Does camera love last? I'll let you know starting today and throughout 2018 as I revisit cameras from my collection that I gushed over when I originally bought them. How do classic film cameras hold up over time? First up, my Contax RX.
I bought my Contax RX almost three years ago for two reasons, one more rational than the other. Rationally, I wanted an inexpensive way to try Carl Zeiss glass. Irrationally, I thought the Contax/Yashica bodies produced in the mid-1990s were cool looking. Although I buy a lot of old cameras on eBay and have had really good luck there, the RX is a pretty complicated camera full of electronics. With that in mind, I decided to get mine from a trusted source with a solid return policy, so I kept my eye on KEH, B&H Photo and Adorama. It wasn't long before a nice one turned up at B&H. They also had a 50/1.7 Zeiss Planar in the Contax/Yashica mount, so I heated up the credit card.
When I originally reviewed the RX on my old WordPress blog, I couldn't heap enough praise on this camera. Even though the RX was big and fairly heavy, I wrote that it felt just wonderful in the hand. It's metering was spot on, I loved its digital focus assist, big and beautiful viewfinder, built-in diopter adjustment and oh-so-sweet sounding shutter. Here are some shots from my first roll through the RX on Acros film.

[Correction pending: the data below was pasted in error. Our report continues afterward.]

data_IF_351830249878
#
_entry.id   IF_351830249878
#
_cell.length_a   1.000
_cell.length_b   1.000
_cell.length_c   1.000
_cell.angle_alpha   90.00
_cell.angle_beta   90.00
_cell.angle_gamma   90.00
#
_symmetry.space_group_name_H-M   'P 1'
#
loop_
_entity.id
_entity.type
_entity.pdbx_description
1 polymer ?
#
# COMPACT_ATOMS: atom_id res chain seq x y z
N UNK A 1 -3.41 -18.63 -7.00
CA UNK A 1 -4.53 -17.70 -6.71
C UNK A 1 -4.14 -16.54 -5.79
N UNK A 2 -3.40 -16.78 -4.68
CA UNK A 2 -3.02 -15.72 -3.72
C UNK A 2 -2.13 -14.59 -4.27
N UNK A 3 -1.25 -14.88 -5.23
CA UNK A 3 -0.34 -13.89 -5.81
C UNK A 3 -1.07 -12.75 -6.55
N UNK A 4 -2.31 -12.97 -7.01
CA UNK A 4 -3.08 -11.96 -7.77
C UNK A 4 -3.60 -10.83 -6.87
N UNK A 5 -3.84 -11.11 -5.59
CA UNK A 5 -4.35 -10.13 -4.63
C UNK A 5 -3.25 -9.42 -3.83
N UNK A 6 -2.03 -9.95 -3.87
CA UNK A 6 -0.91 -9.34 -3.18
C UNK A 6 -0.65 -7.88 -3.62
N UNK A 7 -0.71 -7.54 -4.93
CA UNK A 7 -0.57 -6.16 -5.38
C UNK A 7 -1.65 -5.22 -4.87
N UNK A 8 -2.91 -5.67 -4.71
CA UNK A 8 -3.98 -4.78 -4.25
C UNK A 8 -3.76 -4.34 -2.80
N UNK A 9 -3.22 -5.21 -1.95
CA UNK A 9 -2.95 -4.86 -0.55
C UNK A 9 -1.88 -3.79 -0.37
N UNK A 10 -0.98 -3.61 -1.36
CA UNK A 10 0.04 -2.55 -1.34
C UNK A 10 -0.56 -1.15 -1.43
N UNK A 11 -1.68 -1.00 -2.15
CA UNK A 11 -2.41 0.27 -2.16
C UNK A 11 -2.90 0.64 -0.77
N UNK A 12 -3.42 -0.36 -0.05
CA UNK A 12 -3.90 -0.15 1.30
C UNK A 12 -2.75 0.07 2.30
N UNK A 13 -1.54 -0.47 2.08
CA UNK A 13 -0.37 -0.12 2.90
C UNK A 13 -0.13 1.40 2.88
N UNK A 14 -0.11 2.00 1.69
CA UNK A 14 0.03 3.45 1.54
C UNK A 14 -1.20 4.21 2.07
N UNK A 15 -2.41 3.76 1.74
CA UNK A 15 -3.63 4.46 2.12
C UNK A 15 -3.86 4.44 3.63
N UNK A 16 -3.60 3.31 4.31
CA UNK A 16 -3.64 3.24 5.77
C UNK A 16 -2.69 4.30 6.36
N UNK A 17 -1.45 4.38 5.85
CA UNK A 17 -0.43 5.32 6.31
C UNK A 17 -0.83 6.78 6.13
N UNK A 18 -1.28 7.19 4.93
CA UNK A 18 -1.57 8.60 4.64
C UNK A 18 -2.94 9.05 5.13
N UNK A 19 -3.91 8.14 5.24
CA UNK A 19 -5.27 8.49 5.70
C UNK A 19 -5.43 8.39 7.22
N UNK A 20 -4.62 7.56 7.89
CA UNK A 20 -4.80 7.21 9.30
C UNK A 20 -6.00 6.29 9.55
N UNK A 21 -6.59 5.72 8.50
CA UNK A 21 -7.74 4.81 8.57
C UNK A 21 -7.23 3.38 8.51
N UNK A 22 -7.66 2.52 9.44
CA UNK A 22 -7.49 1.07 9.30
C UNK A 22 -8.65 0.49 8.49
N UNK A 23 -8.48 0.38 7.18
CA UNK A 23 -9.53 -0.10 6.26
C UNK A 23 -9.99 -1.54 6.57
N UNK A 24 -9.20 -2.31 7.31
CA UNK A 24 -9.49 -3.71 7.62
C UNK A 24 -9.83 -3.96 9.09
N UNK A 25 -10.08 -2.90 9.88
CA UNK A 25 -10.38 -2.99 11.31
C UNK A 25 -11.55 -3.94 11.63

I haven't shot this camera nearly enough and when I took it out for a walk on the beach a few weeks ago, I had to ask myself why. The RX is truly a very pleasant camera to shoot. Like the Nikon F4, it offers up most every metering mode a photographer could want. And the camera will bend to the skill level of its user with fully automatic everything shooting mode to manual. The integral motor drive will have you shooting up 36 frames in no time and I still think the Contax RX has one of the best sounding shutters of any camera I have tried.
As I have written before, the RX was released just as the photographic world was beginning to embrace auto-focus, so it has the brains of an auto-focus camera without the ability to actual automatically focus a lens. As you are manually focusing, an indicator at the bottom of the viewfinder will tell you when you've nailed focus. It's cool, but with this big and bright viewfinder, stunning Zeiss lens and split image screen, you really don't need the computer assist.
I would buy the RX all over again and even though I have only tried one Carl Zeiss prime lens, I love the way it renders. There are a couple more C/Y mount Zeiss lenses I have had my eye on, the 28mm f/2.8 is supposed to be amazing and the 35-70mm f/3.5 is reviewed as one of the best zooms ever made. After living with my Contax RX for a few years, I can definitely say I'm still in love. Here are some shots from my beach walk during a negative tide, ironically shot again on Acros film.